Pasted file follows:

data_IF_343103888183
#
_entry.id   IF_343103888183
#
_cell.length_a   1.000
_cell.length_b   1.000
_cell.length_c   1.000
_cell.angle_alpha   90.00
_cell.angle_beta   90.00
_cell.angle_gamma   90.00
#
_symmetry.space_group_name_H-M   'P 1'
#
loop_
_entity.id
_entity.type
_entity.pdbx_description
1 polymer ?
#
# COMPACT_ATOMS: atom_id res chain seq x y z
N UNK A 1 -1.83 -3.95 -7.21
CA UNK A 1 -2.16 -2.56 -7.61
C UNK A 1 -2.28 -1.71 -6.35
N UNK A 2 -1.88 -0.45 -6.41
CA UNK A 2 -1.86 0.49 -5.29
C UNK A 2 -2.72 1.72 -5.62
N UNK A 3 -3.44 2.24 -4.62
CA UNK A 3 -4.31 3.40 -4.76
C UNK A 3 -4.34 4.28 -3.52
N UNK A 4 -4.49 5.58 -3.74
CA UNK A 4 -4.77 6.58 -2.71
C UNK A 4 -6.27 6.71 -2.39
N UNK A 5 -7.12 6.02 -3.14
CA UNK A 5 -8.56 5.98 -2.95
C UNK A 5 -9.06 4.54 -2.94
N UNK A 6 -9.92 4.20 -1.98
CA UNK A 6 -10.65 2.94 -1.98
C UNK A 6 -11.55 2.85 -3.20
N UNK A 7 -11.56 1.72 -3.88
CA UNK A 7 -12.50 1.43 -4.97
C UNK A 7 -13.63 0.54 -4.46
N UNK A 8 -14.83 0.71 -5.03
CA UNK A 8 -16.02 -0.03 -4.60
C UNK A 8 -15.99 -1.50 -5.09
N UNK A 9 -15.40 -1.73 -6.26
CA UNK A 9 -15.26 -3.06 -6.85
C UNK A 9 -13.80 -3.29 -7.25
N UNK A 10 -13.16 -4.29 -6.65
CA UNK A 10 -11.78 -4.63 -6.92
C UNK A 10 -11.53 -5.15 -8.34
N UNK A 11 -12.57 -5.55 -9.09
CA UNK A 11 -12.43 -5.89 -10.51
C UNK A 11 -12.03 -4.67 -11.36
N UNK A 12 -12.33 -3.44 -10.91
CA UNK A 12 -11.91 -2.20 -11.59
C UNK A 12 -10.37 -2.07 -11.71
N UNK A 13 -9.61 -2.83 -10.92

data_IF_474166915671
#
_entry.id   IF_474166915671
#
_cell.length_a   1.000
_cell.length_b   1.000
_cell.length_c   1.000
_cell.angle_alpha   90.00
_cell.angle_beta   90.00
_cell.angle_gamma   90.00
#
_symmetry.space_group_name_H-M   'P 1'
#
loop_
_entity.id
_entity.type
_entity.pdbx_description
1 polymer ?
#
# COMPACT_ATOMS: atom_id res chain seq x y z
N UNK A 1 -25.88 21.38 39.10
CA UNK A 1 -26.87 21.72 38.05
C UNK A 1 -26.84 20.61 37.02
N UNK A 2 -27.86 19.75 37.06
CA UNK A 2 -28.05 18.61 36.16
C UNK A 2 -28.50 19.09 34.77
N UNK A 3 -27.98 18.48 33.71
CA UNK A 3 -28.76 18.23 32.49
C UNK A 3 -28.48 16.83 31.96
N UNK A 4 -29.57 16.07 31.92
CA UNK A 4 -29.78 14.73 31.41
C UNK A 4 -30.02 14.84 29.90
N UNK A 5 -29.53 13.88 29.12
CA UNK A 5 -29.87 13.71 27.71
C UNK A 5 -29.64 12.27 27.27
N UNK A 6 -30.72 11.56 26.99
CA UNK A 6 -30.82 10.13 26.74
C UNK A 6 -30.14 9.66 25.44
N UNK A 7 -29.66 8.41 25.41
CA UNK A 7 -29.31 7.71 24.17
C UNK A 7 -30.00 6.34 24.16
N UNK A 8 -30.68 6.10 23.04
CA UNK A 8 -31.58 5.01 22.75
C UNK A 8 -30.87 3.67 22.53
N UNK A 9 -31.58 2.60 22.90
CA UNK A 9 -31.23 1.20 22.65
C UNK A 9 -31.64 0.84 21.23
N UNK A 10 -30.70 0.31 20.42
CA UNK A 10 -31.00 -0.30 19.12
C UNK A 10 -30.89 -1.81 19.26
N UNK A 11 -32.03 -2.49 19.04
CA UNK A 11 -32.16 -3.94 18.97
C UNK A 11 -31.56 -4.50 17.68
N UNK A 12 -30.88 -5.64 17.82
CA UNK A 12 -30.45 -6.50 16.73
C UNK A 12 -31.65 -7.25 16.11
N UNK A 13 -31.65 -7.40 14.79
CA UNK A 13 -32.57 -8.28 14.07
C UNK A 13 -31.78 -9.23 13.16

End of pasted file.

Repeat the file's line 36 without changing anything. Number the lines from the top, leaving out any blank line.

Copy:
N UNK A 6 -9.92 4.20 -1.98